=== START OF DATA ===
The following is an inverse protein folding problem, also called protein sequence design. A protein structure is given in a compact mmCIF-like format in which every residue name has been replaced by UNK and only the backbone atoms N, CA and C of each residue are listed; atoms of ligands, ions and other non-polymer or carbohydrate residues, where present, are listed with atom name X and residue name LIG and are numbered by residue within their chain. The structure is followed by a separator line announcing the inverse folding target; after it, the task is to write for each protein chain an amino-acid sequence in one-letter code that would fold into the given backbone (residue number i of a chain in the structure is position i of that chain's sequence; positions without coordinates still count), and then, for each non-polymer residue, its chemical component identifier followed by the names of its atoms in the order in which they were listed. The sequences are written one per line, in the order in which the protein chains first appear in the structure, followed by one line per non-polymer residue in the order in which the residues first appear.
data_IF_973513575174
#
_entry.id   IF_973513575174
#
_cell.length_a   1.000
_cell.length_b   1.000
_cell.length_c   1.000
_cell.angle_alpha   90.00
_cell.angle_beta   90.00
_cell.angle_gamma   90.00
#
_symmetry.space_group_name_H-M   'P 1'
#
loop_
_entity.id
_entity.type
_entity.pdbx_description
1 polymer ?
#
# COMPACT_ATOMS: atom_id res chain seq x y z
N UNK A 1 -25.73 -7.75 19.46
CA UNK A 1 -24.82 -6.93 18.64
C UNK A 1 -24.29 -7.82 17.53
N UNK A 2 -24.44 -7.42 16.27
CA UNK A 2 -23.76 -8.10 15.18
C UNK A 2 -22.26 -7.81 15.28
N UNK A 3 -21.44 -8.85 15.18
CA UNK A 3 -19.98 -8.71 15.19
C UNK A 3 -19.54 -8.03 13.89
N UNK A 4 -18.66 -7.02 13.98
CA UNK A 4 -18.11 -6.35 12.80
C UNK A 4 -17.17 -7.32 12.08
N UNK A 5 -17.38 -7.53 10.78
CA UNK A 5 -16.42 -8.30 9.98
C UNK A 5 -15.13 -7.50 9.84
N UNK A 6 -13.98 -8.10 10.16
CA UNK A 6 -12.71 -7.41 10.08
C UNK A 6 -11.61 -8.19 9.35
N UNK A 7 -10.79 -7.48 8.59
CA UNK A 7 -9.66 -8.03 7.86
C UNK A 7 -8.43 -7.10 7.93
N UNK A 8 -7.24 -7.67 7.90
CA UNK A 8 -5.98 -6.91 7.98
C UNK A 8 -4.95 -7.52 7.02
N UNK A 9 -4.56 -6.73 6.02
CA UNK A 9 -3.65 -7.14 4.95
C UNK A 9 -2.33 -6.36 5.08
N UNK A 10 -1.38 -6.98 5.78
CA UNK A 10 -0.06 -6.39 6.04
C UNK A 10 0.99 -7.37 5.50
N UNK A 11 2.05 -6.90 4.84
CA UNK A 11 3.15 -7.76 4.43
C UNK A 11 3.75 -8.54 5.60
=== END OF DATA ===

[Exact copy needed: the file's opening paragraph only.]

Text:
The following is an inverse protein folding problem, also called protein sequence design. A protein structure is given in a compact mmCIF-like format in which every residue name has been replaced by UNK and only the backbone atoms N, CA and C of each residue are listed; atoms of ligands, ions and other non-polymer or carbohydrate residues, where present, are listed with atom name X and residue name LIG and are numbered by residue within their chain. The structure is followed by a separator line announcing the inverse folding target; after it, the task is to write for each protein chain an amino-acid sequence in one-letter code that would fold into the given backbone (residue number i of a chain in the structure is position i of that chain's sequence; positions without coordinates still count), and then, for each non-polymer residue, its chemical component identifier followed by the names of its atoms in the order in which they were listed. The sequences are written one per line, in the order in which the protein chains first appear in the structure, followed by one line per non-polymer residue in the order in which the residues first appear.